In the latter part of the 20th century, as GDPs rose in the industrialised world, money flooded into sport and sports science, and consequently into sports technology and design. Disposable incomes rose alongside the growth of national economies, and marketing departments got a hold of the idea that the more specialised you made your products, and the more you could build redundancy into design, the more units you could sell to your customers. And so the cycling industry changed, from selling lightweight, capable, durable multi-purpose machines (which stood every chance of outliving their owners), to selling an ever-wider variety of machines for an ever-more-precisely-defined array of purposes, with breakable or non-serviceable parts, with built in redundancies and frequently updated components. Between 1940 and the late 1980s, for example, drivetrains went from 5 speed to 6 speed, and not much else changed. Between then and the present, they went from 6 speed to 12 speed, and we’ve seen the advent of indexed shifting, hydraulic braking, disc braking, clipless pedals, suspended forks and frames, tubeless tyres, dropper posts...and alongside those the invention first of ‘Mountain biking’ and then the subsequent subdivisions into ‘downhill’, ‘cross-country’, ‘enduro’, ‘trail-riding’, ‘gravel’, ‘all-road’ and so on - with specific bikes designed and marketed for each category.
It is of course true that this explosion of design and technologies has allowed us to ride in ways that were never possible before: more of the world has become cyclable as a consequence, and there are far more ways to have fun on a bike. But it is also true that our patterns of consumption are fundamentally different now, and that we are a different type of consumer, with more voracious appetites and shorter attention spans.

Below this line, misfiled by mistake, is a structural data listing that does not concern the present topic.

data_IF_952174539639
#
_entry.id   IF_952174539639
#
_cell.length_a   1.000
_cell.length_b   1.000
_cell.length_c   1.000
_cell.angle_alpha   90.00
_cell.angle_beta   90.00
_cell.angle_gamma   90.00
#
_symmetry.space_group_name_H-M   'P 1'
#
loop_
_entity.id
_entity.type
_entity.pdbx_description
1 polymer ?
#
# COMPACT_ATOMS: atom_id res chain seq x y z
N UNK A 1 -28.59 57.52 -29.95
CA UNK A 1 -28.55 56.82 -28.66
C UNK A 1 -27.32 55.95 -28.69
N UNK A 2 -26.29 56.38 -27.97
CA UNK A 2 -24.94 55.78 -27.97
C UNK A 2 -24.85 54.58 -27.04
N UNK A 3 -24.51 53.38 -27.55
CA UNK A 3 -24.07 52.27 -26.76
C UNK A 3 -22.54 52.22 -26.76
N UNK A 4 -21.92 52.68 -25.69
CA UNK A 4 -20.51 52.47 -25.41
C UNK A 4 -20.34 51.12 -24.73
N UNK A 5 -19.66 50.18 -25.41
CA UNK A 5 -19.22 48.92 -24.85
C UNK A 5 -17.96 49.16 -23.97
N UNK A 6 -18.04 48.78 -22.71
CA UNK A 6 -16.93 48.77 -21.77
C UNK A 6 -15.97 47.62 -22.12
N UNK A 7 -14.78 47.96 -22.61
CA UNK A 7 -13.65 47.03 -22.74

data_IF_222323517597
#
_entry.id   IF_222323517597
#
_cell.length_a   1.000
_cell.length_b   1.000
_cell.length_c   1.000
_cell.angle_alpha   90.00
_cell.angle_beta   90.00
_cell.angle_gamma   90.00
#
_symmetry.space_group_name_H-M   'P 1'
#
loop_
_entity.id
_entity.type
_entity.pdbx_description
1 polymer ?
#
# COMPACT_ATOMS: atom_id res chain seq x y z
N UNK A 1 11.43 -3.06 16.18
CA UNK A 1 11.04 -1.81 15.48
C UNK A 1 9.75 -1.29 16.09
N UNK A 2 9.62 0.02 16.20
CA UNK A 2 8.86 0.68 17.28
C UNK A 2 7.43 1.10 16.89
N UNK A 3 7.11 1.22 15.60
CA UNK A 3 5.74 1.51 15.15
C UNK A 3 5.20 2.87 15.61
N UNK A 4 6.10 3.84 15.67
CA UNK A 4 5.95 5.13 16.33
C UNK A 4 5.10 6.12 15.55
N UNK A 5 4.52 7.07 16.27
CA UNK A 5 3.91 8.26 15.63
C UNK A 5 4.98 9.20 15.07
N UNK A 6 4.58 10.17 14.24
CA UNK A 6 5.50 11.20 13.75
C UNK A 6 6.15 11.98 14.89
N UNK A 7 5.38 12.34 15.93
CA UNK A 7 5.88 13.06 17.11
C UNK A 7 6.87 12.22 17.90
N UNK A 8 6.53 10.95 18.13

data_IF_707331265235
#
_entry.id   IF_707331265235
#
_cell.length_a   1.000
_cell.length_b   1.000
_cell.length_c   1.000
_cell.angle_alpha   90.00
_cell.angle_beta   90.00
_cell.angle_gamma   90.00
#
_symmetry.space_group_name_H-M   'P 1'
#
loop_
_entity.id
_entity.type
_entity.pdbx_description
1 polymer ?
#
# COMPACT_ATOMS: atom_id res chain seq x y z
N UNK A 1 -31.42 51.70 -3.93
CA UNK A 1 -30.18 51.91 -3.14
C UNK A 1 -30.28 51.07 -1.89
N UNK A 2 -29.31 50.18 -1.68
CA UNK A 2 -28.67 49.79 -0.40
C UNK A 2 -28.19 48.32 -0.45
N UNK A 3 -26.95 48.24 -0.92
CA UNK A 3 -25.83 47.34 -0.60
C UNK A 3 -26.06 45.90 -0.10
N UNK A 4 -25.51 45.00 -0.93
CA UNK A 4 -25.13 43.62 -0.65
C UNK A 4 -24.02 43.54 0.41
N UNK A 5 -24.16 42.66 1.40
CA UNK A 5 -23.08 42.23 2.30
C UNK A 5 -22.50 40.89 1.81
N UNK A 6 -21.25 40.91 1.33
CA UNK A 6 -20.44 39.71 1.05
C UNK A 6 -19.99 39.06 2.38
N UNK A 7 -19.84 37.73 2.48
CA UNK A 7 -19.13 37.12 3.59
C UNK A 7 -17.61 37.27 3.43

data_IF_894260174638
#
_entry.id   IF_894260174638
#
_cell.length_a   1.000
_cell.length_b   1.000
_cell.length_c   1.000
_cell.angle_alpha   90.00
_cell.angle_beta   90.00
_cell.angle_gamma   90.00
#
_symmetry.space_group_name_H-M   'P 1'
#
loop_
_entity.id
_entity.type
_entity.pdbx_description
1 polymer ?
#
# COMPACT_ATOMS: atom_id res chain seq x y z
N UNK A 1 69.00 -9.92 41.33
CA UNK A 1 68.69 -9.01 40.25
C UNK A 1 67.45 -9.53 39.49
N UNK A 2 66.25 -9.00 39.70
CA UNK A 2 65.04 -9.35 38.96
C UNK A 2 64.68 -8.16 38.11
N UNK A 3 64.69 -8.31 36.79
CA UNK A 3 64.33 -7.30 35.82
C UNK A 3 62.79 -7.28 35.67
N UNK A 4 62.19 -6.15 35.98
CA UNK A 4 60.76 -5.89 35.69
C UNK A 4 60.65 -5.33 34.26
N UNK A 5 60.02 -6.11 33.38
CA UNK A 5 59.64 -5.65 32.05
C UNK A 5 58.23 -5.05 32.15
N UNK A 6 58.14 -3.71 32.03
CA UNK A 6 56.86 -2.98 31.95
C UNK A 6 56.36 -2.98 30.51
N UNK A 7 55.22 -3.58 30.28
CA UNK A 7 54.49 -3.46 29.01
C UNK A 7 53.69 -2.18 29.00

The world is richer now, populations are less debt-averse, and marketing is more cunning than ever. It seems unimaginably naive now, that manufacturers would once have only sold their customers a single bike, and told them that was the only bike they would need.
In 1973, Shimano released their first Dura Ace components - shifters that matched up with their Crane derailleurs. The Crane rear mech was offered in a Gran Sport long cage version, allowing users to run wide gear ranges, and large cogs up to 34T. It was replaced in 1977 by the first complete DA group, with which Shimano hoped to challenge the dominance in professional sport of Campagnolo components. The rear derailleur was offered in short-cage only, and shifted beautifully over the full range of a racing block - all the way up to a 26T cog. And so it remained for 26 years, through half a dozen iterations - variations on a theme with total singularity of purpose. Only in 2003, did Shimano eventually (and covertly) concede the point that the real market for their top-of-the-range group was not, in fact, the professional teams (they were just the marketers), but middle-aged enthusiasts enthusiastically filling their lycra on weekends and happy to spend their disposable incomes aping of the pro peloton, by releasing a GS version of the 7700 series derailleur, thereby once again making Dura Ace level shifting available to less-than-race-fit cyclists, and viable to be ridden at amateur speeds.